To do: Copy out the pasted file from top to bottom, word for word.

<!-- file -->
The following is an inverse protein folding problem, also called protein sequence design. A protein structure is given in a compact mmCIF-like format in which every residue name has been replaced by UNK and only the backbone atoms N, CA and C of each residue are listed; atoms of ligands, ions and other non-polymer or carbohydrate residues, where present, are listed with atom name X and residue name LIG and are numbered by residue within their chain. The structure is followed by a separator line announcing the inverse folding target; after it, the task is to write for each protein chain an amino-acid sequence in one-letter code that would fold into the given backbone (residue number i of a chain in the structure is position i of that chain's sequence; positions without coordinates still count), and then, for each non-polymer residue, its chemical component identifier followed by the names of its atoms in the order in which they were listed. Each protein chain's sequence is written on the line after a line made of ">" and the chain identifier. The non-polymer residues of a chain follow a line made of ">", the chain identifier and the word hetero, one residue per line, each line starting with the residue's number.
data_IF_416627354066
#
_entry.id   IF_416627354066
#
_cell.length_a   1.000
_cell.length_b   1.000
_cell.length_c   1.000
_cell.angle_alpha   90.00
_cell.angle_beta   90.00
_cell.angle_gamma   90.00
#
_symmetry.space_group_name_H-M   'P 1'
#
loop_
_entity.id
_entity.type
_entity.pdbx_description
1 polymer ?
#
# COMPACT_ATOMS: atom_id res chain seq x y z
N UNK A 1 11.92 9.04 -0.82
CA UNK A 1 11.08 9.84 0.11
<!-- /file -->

The following is an inverse protein folding problem, also called protein sequence design. A protein structure is given in a compact mmCIF-like format in which every residue name has been replaced by UNK and only the backbone atoms N, CA and C of each residue are listed; atoms of ligands, ions and other non-polymer or carbohydrate residues, where present, are listed with atom name X and residue name LIG and are numbered by residue within their chain. The structure is followed by a separator line announcing the inverse folding target; after it, the task is to write for each protein chain an amino-acid sequence in one-letter code that would fold into the given backbone (residue number i of a chain in the structure is position i of that chain's sequence; positions without coordinates still count), and then, for each non-polymer residue, its chemical component identifier followed by the names of its atoms in the order in which they were listed. Each protein chain's sequence is written on the line after a line made of ">" and the chain identifier. The non-polymer residues of a chain follow a line made of ">", the chain identifier and the word hetero, one residue per line, each line starting with the residue's number.
data_IF_416627354066
#
_entry.id   IF_416627354066
#
_cell.length_a   1.000
_cell.length_b   1.000
_cell.length_c   1.000
_cell.angle_alpha   90.00
_cell.angle_beta   90.00
_cell.angle_gamma   90.00
#
_symmetry.space_group_name_H-M   'P 1'
#
loop_
_entity.id
_entity.type
_entity.pdbx_description
1 polymer ?
#
# COMPACT_ATOMS: atom_id res chain seq x y z
N UNK A 1 11.92 9.04 -0.82
CA UNK A 1 11.08 9.84 0.11